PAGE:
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Steps to Take After an Accident at Work
If you’ve been injured in an accident at work, there are a number of steps you should take to aid in your recovery, and to support your chance of making a successful claim should you wish to in the future.
We explain what you should so after an accident at work in our step by step guide below:
1. Seek medical attention
Your immediate concern should be to seek medical attention. If your injuries are serious, an ambulance should be called straight away. But, in all instances the designated first aider on shift should attend to you whilst you wait for a medical professional to assess your injuries.
All workplaces are legally obliged to have designated first aider and first aid kit at hand.
If you attend hospital straight after the accident a colleague, a friend or family member should go with you.
Even if your injuries appear to be minor on the surface it is always recommended to be examined by a doctor to check for possible injuries that aren’t visible to the naked eye.
2. Report your accident to your employer
It is important to report your accident to your manager and to ensure that the details of what happened are accurately recorded in the company accident book. If your employer doesn’t have an accident book, write down what happened and give a copy to your HR department. Keep a copy for yourself too.
If your injuries are serious, your employer must report the incident to the Health and Safety Executive.
By reporting your accident to your employer, you have evidence of what happened to you, which can be used in support of your personal injury claim if you decide to make one.
Through reporting the incident, you can also help to safeguard others from experiencing anything similar in the future. Employers should act upon the findings of what caused your accident to improve their health and safety processes and protocols, and if needs be, remove or fix faulty or dangerous material.
3. Get the names and contact details for any witnesses
Get the names and contact details from anyone who witnessed what happened. If possible, ask them to provide a written testament as soon as possible, whilst the details of the incident are fresh to mind.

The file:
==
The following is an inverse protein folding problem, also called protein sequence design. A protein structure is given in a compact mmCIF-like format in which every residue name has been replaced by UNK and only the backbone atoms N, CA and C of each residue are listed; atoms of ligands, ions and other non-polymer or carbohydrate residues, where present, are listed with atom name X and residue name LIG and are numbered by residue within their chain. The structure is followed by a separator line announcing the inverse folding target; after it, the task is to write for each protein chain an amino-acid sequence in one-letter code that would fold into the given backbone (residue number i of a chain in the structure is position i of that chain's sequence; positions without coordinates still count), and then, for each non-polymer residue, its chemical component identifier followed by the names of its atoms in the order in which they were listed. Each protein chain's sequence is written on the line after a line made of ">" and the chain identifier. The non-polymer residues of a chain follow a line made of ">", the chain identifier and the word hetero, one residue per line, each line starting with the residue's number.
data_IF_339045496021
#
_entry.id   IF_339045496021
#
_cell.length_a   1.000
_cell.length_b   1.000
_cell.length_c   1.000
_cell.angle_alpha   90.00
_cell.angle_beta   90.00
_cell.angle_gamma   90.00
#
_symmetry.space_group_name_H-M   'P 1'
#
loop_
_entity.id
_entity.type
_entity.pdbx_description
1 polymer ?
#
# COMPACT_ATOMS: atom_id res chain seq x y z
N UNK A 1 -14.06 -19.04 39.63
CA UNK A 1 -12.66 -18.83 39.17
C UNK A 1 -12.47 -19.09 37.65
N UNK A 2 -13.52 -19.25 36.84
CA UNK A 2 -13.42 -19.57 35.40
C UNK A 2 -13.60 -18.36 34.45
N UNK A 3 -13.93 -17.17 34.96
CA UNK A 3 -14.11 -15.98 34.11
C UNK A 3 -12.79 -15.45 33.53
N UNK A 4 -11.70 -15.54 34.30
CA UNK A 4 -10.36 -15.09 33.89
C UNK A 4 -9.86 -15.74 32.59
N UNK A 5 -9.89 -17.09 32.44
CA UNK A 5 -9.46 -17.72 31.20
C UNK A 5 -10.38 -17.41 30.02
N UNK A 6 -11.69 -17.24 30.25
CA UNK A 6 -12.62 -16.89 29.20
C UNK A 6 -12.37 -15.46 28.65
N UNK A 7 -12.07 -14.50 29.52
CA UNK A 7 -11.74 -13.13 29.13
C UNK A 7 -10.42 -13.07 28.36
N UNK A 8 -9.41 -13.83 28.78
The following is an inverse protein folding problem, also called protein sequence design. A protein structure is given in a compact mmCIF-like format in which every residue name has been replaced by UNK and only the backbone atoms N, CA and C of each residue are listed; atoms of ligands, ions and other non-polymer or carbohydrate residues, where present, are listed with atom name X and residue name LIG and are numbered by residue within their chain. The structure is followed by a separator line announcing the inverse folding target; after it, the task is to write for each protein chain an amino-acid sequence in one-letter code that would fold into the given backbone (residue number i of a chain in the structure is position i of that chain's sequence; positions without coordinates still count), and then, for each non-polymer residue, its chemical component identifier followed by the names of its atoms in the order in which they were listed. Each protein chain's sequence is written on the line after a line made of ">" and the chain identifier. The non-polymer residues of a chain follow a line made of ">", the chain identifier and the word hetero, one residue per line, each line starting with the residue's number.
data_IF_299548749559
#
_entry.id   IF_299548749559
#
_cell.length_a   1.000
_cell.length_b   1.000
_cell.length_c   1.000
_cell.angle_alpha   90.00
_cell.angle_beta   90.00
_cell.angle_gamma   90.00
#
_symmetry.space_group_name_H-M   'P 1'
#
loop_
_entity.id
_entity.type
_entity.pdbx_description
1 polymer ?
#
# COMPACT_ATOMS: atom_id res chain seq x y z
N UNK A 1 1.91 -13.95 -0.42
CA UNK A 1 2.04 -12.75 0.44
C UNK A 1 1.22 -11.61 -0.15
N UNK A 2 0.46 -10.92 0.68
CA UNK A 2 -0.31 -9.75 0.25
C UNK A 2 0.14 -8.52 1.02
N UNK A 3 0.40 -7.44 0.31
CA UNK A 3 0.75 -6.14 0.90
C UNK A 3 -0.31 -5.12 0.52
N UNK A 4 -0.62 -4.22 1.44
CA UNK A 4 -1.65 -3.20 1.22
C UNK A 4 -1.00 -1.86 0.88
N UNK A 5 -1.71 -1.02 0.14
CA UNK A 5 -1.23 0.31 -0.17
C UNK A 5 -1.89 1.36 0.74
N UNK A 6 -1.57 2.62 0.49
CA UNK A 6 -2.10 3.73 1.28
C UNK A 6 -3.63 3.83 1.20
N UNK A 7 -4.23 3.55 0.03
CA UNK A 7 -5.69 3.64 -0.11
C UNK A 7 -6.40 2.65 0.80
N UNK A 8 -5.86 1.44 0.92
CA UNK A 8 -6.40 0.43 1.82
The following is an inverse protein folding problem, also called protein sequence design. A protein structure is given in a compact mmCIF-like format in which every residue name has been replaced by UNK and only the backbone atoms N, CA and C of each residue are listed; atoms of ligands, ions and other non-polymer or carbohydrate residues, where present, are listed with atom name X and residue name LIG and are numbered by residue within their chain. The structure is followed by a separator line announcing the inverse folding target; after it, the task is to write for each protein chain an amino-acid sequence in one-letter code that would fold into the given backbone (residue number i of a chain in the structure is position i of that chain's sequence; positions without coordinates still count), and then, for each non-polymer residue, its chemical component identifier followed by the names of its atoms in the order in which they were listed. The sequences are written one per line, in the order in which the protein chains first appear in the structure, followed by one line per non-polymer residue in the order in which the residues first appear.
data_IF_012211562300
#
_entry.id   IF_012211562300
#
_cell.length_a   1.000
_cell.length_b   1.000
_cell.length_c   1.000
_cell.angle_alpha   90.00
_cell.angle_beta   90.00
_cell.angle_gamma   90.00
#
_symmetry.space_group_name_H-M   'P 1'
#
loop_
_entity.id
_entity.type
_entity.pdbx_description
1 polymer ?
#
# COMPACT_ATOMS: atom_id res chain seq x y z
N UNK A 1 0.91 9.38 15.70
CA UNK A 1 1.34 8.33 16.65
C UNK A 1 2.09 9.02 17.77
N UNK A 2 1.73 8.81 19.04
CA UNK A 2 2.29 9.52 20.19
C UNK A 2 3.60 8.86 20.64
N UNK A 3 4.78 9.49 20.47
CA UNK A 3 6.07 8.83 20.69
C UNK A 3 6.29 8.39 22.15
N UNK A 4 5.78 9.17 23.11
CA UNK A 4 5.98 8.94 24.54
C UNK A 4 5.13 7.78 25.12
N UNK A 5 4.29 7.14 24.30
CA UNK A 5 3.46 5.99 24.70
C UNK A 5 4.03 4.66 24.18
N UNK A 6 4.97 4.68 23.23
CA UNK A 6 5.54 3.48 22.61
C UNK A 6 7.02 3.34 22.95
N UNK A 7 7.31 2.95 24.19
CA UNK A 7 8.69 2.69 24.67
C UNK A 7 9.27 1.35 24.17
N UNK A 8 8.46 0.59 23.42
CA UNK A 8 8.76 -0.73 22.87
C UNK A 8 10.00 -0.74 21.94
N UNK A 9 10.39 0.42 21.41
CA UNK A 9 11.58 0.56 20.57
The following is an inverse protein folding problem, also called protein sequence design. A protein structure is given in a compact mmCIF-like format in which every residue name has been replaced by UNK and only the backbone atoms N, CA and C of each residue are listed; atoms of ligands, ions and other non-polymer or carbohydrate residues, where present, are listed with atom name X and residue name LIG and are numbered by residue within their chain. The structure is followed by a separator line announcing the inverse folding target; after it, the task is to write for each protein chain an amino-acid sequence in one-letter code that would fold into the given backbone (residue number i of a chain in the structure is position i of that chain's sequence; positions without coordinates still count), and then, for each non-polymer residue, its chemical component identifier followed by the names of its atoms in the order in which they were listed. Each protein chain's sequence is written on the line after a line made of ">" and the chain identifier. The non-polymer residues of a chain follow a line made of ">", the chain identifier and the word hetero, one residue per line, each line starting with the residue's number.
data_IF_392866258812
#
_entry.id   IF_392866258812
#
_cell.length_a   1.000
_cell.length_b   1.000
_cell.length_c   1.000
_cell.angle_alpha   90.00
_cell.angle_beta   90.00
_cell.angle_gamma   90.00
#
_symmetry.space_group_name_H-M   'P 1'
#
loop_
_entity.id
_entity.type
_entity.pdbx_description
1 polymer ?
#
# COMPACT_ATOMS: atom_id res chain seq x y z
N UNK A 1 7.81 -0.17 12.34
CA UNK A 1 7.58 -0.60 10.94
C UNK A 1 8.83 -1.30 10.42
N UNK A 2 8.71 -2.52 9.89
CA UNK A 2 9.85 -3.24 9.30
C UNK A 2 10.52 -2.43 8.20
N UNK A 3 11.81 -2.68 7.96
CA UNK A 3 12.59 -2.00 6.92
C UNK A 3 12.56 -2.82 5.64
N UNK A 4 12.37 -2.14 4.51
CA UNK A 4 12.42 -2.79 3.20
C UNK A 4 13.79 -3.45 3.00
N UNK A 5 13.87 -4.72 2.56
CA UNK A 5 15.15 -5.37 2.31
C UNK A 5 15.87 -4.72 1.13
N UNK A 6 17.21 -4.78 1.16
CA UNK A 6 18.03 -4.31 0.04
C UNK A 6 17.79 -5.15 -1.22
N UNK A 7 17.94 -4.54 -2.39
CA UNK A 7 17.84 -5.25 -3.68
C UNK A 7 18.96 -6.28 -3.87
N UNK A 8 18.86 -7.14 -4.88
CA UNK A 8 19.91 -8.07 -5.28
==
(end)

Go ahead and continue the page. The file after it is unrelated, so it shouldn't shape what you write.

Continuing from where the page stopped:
Witness statements will be used as vital evidence in any future claims against your employer. It is therefore important to make sure that their account of what happened is accurate and true.
4. Take photos and video evidence
Photos and video evidence of your injuries and the scene of the accident will help to back up your claim. Your personal injury solicitor will be able to use this as proof that your accident was caused due to hazardous working conditions or through faulty equipment.
Photos showing the extent of your injuries, along with your medical records, can be used by your solicitor to help quantify the value of your claim.
If you’re not able to take photos of the scene of the incident yourself, have a reliable colleague take them for you and send copies to yourself and your employer.
5. Instruct a Solicitor
If you would like to make a personal injury claim against your employer, you should seek legal advice from a specialist accident at work solicitor. They will be able to advise you on the likelihood success of your claim and will start to build a case to prove that your employer was negligent.
Your solicitor will fight to recoup your loss of earnings, medical expenses and care costs to get your life back on track.
6. Keep a diary of your symptoms
Keep a record of all of your symptoms – no matter how insignificant they may seem. Many people only recall the symptoms of their major injuries following an accident. But it is sometimes the minor injuries that can lead to long-term conditions that can have the greatest impact on your future health.
7. Keep a record of your expenses and losses
If you have been left unable to work due to your injuries, it is important to keep a record of your expenses and losses. Your solicitor will use this as evidence when calculating the value of your claim. Expenses and losses can include:
- Loss of financial income from being unable to work
- Travel expenses to and from medical appointments
- Prescription charges
- Money lost through having to cancel pro-booked holidays.
- Any incurred care costs
- Any home or vehicle adaptations that you have had to make.